Gender and Pétanque

Quick link: Women Are My Tribe

EthnoTraveler published this piece on Friday, along with gorgeous photos by Aaron Van Luven. Thanks to a good editor, it morphed from a rather blah piece about the game of pétanque into a more thoughtful story about gender roles and ultimately ends with me saying the rather unusual (radical?) thing that I’m okay with some gender segregation. Even when it means men are playing a game and women are inside the home. I don’t think this is by necessity demeaning to anyone. There is so much more nuance and depth to gender relationships that I can’t say the simplistic things like “Women should be able to play pétanque” anymore. Unpacking that would require a much longer essay. For now, enjoy this little piece about the game and social interactions.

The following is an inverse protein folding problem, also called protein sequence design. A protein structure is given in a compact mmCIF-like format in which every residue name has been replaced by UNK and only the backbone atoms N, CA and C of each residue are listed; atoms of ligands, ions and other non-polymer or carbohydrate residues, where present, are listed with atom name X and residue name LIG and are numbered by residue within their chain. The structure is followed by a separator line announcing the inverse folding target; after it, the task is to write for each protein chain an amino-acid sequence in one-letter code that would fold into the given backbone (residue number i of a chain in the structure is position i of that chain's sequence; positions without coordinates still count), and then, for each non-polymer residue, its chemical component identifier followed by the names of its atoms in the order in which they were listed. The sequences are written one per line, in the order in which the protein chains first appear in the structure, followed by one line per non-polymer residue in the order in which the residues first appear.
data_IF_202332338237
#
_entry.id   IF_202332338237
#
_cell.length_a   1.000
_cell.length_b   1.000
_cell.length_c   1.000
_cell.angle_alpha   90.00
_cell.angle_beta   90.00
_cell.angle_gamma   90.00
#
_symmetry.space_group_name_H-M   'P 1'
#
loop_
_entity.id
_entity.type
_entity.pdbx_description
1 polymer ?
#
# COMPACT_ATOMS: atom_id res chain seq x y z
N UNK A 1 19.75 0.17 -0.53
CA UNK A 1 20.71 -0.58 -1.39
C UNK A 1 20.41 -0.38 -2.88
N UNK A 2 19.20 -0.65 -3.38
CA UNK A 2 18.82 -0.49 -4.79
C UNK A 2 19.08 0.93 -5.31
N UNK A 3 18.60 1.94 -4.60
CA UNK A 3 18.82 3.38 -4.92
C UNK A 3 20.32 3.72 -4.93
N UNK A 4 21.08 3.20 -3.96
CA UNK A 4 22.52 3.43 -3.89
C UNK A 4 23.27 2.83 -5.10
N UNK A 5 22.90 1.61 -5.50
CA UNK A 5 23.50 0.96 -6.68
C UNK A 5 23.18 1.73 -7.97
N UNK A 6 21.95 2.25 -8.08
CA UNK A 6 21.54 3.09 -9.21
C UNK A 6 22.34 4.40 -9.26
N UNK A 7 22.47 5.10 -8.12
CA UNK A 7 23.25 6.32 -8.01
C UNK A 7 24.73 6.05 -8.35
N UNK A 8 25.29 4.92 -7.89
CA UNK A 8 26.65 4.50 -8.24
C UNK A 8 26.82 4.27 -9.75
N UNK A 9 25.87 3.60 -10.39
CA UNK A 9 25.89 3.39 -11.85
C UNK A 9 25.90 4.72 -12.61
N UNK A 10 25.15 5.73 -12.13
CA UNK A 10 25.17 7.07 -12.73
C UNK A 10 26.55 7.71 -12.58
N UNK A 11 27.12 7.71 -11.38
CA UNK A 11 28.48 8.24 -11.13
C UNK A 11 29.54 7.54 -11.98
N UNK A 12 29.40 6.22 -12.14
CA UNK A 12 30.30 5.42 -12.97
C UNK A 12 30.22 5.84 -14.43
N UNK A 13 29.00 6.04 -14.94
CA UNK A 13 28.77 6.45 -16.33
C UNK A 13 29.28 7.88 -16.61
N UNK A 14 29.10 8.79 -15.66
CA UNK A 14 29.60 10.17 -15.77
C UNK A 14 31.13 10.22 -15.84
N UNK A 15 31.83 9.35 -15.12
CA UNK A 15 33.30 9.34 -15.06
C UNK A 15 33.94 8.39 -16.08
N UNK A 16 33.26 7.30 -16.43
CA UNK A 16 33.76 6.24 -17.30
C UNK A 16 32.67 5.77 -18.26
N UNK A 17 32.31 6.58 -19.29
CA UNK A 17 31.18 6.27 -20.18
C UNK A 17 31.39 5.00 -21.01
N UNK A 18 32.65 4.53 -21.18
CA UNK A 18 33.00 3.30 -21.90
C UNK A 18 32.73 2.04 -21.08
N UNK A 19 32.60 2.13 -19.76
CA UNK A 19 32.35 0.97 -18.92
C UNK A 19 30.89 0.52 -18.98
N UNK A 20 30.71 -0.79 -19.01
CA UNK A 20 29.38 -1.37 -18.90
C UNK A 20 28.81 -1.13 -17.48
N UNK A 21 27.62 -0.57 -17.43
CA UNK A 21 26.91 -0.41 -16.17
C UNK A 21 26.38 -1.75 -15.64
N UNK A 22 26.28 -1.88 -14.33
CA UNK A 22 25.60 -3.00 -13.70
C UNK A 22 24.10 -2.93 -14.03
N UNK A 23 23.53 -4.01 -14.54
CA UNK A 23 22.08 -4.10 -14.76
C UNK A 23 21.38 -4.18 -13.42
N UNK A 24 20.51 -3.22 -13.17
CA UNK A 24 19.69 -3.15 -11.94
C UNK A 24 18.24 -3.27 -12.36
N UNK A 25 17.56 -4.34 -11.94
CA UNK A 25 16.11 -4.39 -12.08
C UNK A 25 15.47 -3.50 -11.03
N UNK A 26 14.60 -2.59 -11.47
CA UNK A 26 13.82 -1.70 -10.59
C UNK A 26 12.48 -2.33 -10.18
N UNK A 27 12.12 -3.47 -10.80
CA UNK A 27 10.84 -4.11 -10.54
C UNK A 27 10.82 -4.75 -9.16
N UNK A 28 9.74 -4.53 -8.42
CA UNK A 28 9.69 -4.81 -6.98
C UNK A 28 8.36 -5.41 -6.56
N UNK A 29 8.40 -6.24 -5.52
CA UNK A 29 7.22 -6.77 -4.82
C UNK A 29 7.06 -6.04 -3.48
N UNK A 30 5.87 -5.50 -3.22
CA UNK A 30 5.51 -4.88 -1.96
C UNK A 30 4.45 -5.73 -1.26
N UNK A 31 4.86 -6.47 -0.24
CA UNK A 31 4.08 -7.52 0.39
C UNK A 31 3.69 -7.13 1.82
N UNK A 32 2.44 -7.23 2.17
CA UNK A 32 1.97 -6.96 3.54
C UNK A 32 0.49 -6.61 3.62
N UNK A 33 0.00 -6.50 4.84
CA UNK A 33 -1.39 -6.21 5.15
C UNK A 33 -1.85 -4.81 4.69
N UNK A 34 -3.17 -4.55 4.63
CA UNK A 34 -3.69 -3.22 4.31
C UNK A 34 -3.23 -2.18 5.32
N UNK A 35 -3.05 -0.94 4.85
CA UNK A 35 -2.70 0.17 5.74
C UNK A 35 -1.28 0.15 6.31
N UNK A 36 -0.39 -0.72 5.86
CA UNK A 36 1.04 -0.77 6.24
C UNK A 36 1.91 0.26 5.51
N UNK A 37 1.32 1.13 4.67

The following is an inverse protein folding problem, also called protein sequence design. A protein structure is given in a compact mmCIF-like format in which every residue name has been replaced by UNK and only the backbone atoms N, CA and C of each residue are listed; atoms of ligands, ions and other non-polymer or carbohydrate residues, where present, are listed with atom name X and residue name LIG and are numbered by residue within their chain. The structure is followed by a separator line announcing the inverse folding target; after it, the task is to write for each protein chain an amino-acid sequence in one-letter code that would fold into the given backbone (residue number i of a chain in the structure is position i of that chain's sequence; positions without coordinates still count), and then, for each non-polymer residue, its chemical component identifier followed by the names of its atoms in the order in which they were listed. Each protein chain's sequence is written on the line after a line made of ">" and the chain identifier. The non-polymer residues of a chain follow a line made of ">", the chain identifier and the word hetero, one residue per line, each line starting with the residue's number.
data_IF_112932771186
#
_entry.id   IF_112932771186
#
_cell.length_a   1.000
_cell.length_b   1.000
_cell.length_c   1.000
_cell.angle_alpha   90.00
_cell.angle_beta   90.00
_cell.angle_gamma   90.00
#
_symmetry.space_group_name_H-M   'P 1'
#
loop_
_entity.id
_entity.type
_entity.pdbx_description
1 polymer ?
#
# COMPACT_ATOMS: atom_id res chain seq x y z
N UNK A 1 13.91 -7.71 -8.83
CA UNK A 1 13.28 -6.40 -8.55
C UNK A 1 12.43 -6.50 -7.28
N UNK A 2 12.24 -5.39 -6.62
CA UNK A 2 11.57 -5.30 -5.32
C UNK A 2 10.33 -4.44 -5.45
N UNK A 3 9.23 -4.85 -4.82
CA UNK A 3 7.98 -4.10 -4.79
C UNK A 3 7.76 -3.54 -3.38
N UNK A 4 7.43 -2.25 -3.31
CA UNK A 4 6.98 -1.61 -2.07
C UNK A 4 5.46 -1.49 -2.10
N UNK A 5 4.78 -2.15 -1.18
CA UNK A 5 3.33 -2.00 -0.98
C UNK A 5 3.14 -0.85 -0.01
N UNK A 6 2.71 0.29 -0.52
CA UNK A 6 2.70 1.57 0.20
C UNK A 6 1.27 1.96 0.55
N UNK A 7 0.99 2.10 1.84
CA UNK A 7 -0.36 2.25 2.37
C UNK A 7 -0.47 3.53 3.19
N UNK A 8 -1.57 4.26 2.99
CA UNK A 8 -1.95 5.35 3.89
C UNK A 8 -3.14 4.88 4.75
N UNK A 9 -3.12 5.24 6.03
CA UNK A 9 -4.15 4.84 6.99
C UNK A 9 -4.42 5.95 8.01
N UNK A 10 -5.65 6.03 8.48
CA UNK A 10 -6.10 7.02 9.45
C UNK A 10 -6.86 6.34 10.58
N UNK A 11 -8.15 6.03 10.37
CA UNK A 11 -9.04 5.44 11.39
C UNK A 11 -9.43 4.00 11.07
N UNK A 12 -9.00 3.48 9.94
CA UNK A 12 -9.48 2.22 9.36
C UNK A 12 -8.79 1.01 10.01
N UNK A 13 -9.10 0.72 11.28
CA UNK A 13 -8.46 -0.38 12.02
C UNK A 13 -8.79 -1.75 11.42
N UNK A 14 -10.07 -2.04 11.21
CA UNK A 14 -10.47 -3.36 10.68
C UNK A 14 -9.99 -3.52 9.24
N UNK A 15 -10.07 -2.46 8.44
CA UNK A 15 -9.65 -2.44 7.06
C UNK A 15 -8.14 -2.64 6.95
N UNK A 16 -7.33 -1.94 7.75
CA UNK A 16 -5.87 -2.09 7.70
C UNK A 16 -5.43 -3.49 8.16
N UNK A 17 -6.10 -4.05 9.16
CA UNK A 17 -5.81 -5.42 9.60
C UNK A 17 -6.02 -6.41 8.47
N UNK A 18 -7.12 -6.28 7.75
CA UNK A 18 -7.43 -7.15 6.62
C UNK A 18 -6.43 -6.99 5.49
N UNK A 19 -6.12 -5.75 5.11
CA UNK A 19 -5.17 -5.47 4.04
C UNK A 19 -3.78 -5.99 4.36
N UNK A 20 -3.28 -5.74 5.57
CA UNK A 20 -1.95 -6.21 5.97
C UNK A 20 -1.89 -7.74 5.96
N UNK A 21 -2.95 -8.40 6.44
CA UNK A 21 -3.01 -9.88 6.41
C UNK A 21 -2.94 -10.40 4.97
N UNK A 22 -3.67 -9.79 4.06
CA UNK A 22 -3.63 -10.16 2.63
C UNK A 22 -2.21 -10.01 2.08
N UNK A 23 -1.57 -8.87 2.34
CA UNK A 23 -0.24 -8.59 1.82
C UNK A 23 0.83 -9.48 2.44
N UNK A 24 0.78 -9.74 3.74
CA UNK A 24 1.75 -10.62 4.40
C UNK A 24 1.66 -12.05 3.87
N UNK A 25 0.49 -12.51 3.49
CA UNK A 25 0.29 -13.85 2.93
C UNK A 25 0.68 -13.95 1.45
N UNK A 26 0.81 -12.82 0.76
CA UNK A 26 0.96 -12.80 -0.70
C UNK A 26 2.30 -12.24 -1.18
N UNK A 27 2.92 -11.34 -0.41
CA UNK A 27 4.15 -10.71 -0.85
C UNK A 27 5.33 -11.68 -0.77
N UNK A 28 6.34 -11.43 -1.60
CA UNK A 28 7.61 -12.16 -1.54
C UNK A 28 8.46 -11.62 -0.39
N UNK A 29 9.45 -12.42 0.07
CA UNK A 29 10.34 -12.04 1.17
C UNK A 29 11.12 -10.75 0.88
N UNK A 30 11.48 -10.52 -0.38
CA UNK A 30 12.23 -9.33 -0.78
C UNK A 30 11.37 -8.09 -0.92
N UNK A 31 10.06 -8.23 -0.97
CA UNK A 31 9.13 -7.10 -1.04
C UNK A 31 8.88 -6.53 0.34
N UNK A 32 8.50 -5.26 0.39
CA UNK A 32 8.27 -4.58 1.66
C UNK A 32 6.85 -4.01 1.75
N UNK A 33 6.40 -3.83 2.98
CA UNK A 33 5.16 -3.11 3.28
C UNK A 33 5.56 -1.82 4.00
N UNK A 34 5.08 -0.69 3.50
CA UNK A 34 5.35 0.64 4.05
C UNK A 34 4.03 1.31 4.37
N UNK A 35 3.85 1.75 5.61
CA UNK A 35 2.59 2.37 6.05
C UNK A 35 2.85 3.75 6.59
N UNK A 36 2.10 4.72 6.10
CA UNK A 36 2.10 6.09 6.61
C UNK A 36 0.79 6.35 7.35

Pétanque is a French game similar to boule or bocce. Every evening in Djibouti City a triangular island of dirt right across from the National Djiboutian Football Stadium fills with pétanque teams, older men on one side, young boys on the other.

It’s hard to say which is more popular in Djibouti: pétanque or football. Men play in teams of one, two, or three but many more people are involved in the game, offering advice, keeping score, and simply standing around, socializing. I sit with a group of men and watch a game.

“Do women ever play?” I ask.

They laugh. “I’ve never seen a woman play,” one man says. “Do you want to try?”

I have played pétanque with my kids and husband.

“What would happen if a woman did play?” I ask.

“Oh, they just wouldn’t,” the man says.

The others laugh again. The idea is so far out of the realm of possibility that they can’t imagine it.

Click here to read the rest of the story: Women Are My Tribe